Thursday, May 27, 2010
Supreme Court of South Carolina Holds Trial Court Cannot Rewrite Territorial Restriction (Poynter Investments v. Century Builders of Piedmont)
South Carolina is a state with a fairly strict blue-pencil rule, meaning that drafting is at a premium. Because judges cannot rewrite parties' agreements for them, a non-compete will stand or fall on its own, with courts able to strike only certain terms to avoid overbreadth problems.
The Supreme Court of South Carolina issued another ruling illustrating the narrow scope of its blue-pencil rule in a sale-of-business non-compete. The trial court determined that the seller of a business should be enjoined from violating the covenant, but issued a ruling which modified the geographical scope of the contract beyond what South Carolina courts permit.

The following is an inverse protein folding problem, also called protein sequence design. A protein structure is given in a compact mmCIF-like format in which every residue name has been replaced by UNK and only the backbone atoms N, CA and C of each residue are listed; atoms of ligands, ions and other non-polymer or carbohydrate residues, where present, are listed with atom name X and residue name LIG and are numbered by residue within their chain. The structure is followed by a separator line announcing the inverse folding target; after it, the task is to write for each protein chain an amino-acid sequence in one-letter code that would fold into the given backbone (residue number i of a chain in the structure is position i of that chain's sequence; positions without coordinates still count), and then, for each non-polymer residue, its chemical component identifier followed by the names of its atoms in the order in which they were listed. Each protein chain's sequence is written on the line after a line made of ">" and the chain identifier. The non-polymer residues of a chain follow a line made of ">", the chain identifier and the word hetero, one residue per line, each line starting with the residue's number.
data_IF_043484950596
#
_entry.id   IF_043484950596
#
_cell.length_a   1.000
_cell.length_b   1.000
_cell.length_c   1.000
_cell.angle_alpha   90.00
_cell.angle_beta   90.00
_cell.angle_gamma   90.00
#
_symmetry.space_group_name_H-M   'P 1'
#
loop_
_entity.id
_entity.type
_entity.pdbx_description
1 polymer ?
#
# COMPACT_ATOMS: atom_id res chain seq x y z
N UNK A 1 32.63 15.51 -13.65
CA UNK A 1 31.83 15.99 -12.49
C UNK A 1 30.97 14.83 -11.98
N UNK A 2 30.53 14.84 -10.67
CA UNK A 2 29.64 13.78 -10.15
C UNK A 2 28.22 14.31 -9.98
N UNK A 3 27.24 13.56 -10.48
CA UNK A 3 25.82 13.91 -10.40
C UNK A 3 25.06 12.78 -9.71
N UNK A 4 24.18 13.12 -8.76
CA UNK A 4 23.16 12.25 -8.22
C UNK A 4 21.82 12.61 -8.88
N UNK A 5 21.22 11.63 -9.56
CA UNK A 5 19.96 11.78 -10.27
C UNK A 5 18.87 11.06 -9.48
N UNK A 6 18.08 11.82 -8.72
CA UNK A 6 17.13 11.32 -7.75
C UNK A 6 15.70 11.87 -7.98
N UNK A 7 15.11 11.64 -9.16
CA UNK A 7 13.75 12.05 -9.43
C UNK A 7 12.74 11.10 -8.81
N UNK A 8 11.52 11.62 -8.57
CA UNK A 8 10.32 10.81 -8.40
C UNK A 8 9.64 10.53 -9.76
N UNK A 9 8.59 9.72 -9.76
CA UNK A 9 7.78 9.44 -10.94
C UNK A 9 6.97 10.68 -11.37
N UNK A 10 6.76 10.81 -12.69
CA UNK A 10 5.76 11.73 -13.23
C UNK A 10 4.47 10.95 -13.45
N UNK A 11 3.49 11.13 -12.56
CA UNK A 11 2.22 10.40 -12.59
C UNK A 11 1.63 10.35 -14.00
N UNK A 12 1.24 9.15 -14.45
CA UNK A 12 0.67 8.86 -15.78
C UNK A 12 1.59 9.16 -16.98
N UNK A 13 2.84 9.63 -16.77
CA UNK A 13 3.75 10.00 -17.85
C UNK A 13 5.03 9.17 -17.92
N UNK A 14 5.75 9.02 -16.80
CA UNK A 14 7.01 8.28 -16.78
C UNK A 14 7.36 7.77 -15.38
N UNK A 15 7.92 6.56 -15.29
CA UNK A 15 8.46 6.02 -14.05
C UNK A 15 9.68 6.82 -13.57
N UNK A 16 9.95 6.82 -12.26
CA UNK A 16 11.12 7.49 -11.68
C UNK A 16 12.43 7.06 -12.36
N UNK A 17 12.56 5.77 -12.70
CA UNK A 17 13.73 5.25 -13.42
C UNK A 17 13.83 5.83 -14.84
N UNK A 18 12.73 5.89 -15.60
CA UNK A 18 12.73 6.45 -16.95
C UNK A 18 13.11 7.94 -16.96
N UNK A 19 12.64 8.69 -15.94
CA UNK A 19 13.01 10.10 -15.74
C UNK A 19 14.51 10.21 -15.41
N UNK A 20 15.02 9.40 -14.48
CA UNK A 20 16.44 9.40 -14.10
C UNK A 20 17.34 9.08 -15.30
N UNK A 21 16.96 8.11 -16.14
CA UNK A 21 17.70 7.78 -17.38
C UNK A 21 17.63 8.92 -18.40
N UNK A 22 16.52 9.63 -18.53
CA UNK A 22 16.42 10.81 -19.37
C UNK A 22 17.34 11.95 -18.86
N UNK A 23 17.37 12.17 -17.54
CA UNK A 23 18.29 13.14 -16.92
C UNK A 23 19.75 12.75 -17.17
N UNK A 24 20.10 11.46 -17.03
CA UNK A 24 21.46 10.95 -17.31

The non-compete at issue contained a step-down clause (a topic on which I recently wrote), first providing that it would extend to an area of 75 miles from the principal place of business. If that were unenforceable, the covenant would be limited to Greenville County and any county that borders it. If that were unenforceable, the covenant then would be limited to just Greenville County.
The court went with the last step-down clause and enforced the covenant only in Greenville County. Its error was apparently trying to craft some compromise among the various step-down provisions. The court held the seller was enjoined from competing within Greenville County and an area within 15 miles from the principal place of business.
The latter part of the order, the 15-mile restraint, was an addition to the non-compete's geographic term. While it may not seem unfair or unreasonable, the court's modification of the covenant went beyond what South Carolina courts permit. In a state that employs the equitable modification rule, the result likely would have survived appellate scrutiny.
Court: Supreme Court of South Carolina
Opinion Date: 5/24/10
Cite: Poynter Investments, Inc. v. Century Builders of Piedmont, Inc., 694 S.E.2d 15 (S.C. 2010)
Law: South Carolina